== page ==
Does the scientific literature provide sufficient know-how for rabbit experiments?


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Çetin Genç Ç.

International Dental Research, vol.13, no.3, pp.138, 2023 (Peer-Reviewed Journal)

  • Publication Type: Article / Editorial Material
  • Volume: 13 Issue: 3
  • Publication Date: 2023
  • Doi Number: 10.5577/idr2023.511
  • Journal Name: International Dental Research
  • Journal Indexes: EBSCO Legal Collection, TR DİZİN (ULAKBİM), Index Copernicus
  • Page Numbers: pp.138
  • Çanakkale Onsekiz Mart University Affiliated: Yes

Abstract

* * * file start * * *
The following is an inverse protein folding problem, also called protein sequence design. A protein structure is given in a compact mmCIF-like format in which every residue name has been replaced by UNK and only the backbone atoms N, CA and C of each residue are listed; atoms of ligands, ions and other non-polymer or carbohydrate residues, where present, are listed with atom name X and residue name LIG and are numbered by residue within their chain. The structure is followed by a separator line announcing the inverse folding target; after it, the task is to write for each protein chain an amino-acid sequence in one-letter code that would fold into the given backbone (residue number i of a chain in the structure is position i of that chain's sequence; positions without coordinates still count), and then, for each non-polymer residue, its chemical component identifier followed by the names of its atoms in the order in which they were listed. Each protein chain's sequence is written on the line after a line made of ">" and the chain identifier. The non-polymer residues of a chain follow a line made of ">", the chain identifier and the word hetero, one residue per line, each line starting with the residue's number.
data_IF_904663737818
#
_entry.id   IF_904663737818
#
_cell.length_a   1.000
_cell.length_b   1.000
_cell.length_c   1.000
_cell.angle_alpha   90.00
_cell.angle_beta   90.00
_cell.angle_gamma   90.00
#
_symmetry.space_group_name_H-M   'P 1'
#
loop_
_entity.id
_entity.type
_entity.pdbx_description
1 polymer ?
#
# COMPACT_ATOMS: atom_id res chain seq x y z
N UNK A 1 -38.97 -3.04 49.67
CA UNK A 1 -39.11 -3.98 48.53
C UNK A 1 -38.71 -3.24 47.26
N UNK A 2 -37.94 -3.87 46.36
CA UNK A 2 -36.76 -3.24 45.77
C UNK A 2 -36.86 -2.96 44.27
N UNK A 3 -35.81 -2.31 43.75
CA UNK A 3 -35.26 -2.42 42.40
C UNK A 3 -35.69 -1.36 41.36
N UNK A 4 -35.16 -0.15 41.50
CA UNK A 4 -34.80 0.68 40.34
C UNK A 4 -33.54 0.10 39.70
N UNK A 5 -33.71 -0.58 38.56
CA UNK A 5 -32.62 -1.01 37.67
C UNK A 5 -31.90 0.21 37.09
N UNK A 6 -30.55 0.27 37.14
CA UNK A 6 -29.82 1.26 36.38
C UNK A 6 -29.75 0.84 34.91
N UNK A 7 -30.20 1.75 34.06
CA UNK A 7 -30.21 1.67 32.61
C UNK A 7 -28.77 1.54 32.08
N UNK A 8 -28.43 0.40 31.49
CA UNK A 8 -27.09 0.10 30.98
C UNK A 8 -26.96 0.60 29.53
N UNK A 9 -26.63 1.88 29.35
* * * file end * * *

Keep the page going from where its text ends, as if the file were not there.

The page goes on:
Does the scientific literature provide sufficient know-how for rabbit experiments?Animal trial studies are essential milestones prior to human clinical trials. As recommended in the Animal Research: Reporting ofIn VivoExperiments (ARRIVE) guideline, the optimum subject size, and number are critically crucial in planned animal experiment studies (1).Experimental research on oral and maxillofacial surgery frequently uses rabbit experimental designsbecause of the optimal subject size, ease of maintenance, affordable price, and relatively easy implementation of intraoperative procedures. Studies with rabbits have shown that conducting experiments in the mandibular body and angle is the best way to simulate the chewing system and stress (2).Shah et al. published a comprehensive protocol detailing in vivo research conducted on rabbit mandibles. They describe the preoperative preparation process consecutively. The study was conducted in optimal settings in a well-equipped facility following theexperimental model outlined in the protocol. The investigation focused on preoperative experimental design, intraoperative techniques, and postoperative processes. The subjects underwent intubation, and their vital signs were closely monitored (2).After conducting a thorough literature review to plan our experimental study, we concluded that Shah et al.’s protocol is ideal for an experimental rabbit mandible model (2). We planned our experimental studies according to Shah et al.’s protocol (2).However, experimental researchis conductedunder challenging conditions at some universities in Turkey and worldwide. Shah et al. prepared a perfect protocol. Monitoring and documenting the subject’s vital signs, including oxygen saturation, heart rate, and temperature, are recommended in optimal conditions. Regrettably, some research facilities lack the requisite anesthetic and monitoring equipment necessary for subjects’ intubation and ventilation, posing obstacles for researchers. However, we experienced achallenge: We lacked sufficient anesthesia equipment to intubate and ventilate rabbits in our experimental animal laboratory. Considering the available project budgets, purchasing this equipment was impossible.Creating a bone defect in a rabbit’s mandible while simultaneously maintaining anesthesia and ventilation presents considerable challenges and induces stress. The available literature provides beneficial information on experimental design but needs more information regarding the technical aspects of anesthesia, such as alternative anesthesia methods, induction, maintenance, and recovery of the subject, which poses problems for researchers.We also experienced significant difficulty during the experiments due to the lack of anesthesia and ventilation equipment required by Shah et al.’s protocol. Upon thoroughly reviewing the existing literature, we discovered a notable need for more relevant scientific resources or established methodologies on the topic at hand.In summary, the literature needs more information regarding alternative safe anesthetic techniques, dose modifications, and surgical techniques that can be used in rabbit experiments. The publication of new and detailed protocols regarding the current problem will alleviate the lack of know-how on this issue and play a guiding role in the planning and execution of new studies.Sincerely,Dr. Çiğdem ÇETİN GENÇÇanakkale Onsekiz Mart University, Faculty of Dentistry, Department of Oral and Maxillofacial Surgery, Çanakkale, TürkiyeE-mail:cigdemcetingenc@comu.edu.trReferences1.The ARRIVE guidelines 2.0. Weblink: https://arriveguidelines.orgAccess date: 15 October 2023 2.Shah SR, Young S, Goldman JL, Jansen JA, Wong ME, Mikos AG. A composite critical-size rabbit mandibular defect for evaluation of craniofacial tissue regeneration. Nat Protoc. 2016;11(10):1989-2009.Does the scientific literature provide sufficient know-how for rabbit experiments?Animal trial studies are essential milestones prior to human clinical trials. As recommended in the Animal Research: Reporting ofIn VivoExperiments (ARRIVE) guideline, the optimum subject size, and number are critically crucial in planned animal experiment studies (1).Experimental research on oral and maxillofacial surgery frequently uses rabbit experimental designsbecause of the optimal subject size, ease of maintenance, affordable price, and relatively easy implementation of intraoperative procedures. Studies with rabbits have shown that conducting experiments in the mandibular body and angle is the best way to simulate the chewing system and stress (2).Shah et al. published a comprehensive protocol detailing in vivo research conducted on rabbit mandibles. They describe the preoperative preparation process consecutively. The study was conducted in optimal settings in a well-equipped facility following theexperimental model outlined in the protocol. The investigation focused on preoperative experimental design, intraoperative techniques, and postoperative processes. The subjects underwent intubation, and their vital signs were closely monitored (2).After conducting a thorough literature review to plan our experimental study, we concluded that Shah et al.’s protocol is ideal for an experimental rabbit mandible model (2). We planned our experimental studies according to Shah et al.’s protocol (2).However, experimental researchis conductedunder challenging conditions at some universities in Turkey and worldwide. Shah et al. prepared a perfect protocol. Monitoring and documenting the subject’s vital signs, including oxygen saturation, heart rate, and temperature, are recommended in optimal conditions. Regrettably, some research facilities lack the requisite anesthetic and monitoring equipment necessary for subjects’ intubation and ventilation, posing obstacles for researchers. However, we experienced achallenge: We lacked sufficient anesthesia equipment to intubate and ventilate rabbits in our experimental animal laboratory. Considering the available project budgets, purchasing this equipment was impossible.Creating a bone defect in a rabbit’s mandible while simultaneously maintaining anesthesia and ventilation presents considerable challenges and induces stress. The available literature provides beneficial information on experimental design but needs more information regarding the technical aspects of anesthesia, such as alternative anesthesia methods, induction, maintenance, and recovery of the subject, which poses problems for researchers.We also experienced significant difficulty during the experiments due to the lack of anesthesia and ventilation equipment required by Shah et al.’s protocol. Upon thoroughly reviewing the existing literature, we discovered a notable need for more relevant scientific resources or established methodologies on the topic at hand.In summary, the literature needs more information regarding alternative safe anesthetic techniques, dose modifications, and surgical techniques that can be used in rabbit experiments. The publication of new and detailed protocols regarding the current problem will alleviate the lack of know-how on this issue and play a guiding role in the planning and execution of new studies.Sincerely,Dr. Çiğdem ÇETİN GENÇÇanakkale Onsekiz Mart University, Faculty of Dentistry, Department of Oral and Maxillofacial Surgery, Çanakkale, TürkiyeE-mail:cigdemcetingenc@comu.edu.trReferences1.The ARRIVE guidelines 2.0. Weblink: https://arriveguidelines.orgAccess date: 15 October 2023 2.Shah SR, Young S, Goldman JL, Jansen JA, Wong ME, Mikos AG. A composite critical-size rabbit mandibular defect for evaluation of craniofacial tissue regeneration. Nat Protoc. 2016;11(10):1989-2009.